Sure, let's expect the government of Afghanistan to do super-good governance. I feel like I am in somebody else's dream (Inception reference). One of my biggest pet peeves in the ethnic conflict scholarship is when folks recommend things that might work if everyone buys into them, but there is little chance that such a miracle would happen. Policy recommendations need to have the politics built in--how do you get folks to make the hard choices that you want them to make? This is very difficult, which is why we ignore it, not unlike the drunk looking for his keys under the lamp post even though he lost his keys elsewhere.
To build trust, the Afghan government must be open about any deals it makes with foreign companies. It has already shown it has room for improvement in this regard: the country’s first extraction deal, for copper, was won by the Chinese in murky circumstances — the minister of mines was accused of taking a $30 million bribe. But now Kabul has signed on to the Extractive Industries Transparency Initiative, a set of disclosure standards created seven years ago by an international organization of governments, civil society and business.Room for improvement? Understatement of the year. The funny thing is that Collier's work spawned some discussion of state capacity, which Afghanistan sorely lacks.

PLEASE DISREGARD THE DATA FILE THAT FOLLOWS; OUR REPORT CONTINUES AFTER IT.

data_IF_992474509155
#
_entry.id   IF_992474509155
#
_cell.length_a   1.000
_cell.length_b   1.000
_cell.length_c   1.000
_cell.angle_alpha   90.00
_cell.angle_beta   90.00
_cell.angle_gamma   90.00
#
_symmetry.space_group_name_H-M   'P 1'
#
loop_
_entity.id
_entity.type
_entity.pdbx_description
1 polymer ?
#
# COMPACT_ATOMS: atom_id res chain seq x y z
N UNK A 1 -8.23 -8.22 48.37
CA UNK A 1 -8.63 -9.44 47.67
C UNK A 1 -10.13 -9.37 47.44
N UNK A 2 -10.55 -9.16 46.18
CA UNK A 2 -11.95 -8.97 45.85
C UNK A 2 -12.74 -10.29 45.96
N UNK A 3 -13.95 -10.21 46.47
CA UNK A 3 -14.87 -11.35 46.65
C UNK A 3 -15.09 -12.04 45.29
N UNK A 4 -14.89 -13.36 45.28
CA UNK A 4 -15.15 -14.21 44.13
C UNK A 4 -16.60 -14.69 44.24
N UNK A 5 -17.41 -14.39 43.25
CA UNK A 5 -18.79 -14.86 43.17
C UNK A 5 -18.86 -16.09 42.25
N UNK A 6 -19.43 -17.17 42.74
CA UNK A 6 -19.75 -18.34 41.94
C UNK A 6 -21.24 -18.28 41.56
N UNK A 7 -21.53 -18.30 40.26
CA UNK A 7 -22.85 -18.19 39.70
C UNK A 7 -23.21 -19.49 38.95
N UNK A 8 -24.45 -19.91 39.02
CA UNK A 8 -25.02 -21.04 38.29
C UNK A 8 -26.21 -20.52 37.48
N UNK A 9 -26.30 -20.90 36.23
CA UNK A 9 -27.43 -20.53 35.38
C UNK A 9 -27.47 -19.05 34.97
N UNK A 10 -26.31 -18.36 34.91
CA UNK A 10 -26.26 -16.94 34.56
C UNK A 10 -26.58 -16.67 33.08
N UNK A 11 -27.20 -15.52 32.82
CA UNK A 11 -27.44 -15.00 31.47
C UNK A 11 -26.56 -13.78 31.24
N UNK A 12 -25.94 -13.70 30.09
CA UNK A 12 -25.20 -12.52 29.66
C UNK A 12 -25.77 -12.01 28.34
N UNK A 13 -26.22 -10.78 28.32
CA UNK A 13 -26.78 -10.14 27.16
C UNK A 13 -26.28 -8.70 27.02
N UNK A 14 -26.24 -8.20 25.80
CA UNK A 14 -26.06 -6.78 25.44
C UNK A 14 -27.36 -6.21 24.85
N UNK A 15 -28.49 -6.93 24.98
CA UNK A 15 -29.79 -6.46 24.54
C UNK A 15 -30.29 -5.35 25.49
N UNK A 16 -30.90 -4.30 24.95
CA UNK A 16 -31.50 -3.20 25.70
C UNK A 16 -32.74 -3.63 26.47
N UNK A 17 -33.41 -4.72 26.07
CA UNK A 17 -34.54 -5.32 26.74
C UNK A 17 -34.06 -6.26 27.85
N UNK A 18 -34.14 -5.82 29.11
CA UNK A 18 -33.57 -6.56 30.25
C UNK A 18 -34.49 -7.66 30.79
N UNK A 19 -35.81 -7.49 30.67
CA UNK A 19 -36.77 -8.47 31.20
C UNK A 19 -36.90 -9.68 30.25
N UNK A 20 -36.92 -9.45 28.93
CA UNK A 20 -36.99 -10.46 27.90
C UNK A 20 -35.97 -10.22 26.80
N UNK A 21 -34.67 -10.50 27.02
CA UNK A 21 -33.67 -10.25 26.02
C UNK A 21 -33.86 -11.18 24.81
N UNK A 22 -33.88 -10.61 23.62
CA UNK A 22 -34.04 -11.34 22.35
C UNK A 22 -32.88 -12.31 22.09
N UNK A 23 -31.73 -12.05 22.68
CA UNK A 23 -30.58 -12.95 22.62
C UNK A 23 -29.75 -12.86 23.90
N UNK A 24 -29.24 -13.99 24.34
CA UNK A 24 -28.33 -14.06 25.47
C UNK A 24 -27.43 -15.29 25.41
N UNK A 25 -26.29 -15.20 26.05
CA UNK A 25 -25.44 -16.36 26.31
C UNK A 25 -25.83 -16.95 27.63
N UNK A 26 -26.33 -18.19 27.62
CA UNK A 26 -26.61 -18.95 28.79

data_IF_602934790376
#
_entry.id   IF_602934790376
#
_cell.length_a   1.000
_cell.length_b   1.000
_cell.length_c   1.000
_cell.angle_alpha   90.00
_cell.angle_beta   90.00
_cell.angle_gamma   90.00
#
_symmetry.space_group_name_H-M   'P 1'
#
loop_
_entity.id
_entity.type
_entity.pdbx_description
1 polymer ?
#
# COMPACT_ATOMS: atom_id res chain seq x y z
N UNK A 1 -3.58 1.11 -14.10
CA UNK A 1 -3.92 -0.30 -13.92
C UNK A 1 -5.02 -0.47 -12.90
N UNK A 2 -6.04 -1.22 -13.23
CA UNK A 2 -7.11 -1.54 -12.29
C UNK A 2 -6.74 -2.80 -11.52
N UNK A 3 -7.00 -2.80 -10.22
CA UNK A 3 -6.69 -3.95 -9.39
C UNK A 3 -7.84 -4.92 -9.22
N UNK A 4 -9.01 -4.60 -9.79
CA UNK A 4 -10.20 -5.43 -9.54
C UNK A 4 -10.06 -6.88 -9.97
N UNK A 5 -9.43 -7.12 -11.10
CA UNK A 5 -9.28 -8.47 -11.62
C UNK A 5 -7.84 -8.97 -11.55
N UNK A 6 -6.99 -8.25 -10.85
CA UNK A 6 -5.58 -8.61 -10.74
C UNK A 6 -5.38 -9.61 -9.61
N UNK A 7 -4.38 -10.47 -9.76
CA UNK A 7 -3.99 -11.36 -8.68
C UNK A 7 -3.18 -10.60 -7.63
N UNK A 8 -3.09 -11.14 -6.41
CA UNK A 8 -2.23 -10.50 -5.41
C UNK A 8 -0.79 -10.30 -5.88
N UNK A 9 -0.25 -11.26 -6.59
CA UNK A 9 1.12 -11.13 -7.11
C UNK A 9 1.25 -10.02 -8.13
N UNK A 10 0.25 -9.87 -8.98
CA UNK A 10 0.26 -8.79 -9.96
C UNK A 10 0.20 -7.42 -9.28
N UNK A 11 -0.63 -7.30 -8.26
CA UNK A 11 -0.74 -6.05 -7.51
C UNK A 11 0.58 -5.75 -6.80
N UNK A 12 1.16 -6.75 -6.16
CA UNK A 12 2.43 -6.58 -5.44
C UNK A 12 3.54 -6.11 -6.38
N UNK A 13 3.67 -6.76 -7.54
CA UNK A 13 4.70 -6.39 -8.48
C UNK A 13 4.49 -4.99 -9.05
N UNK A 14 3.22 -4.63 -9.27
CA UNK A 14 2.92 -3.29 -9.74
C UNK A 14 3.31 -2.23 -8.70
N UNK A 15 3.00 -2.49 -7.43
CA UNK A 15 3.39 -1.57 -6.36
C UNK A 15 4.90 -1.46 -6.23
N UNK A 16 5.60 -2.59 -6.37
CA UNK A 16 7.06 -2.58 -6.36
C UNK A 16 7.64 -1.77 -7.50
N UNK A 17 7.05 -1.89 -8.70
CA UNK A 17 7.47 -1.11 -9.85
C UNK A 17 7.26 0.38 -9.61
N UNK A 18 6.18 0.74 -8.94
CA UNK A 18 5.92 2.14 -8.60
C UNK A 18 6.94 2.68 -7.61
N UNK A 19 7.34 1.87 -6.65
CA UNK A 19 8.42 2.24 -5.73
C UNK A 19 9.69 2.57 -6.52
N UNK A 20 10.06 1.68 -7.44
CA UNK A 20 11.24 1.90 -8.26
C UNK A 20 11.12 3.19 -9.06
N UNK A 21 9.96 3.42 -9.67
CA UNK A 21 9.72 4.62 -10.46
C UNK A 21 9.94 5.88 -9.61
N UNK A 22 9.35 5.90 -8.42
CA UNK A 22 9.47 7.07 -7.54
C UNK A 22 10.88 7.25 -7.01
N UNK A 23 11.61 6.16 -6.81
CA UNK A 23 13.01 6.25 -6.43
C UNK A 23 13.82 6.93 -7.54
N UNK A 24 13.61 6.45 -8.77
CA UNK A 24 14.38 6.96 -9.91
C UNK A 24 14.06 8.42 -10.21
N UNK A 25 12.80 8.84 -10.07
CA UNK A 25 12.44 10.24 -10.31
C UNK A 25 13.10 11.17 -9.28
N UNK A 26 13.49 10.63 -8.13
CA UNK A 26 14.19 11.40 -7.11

Anyhow, the timing here is interesting as there is a conference for donors and other folks in the international community in Kabul this week. I just hope that the political experts do not ignore the politics and the economics of Afghanistan's accountability problemos.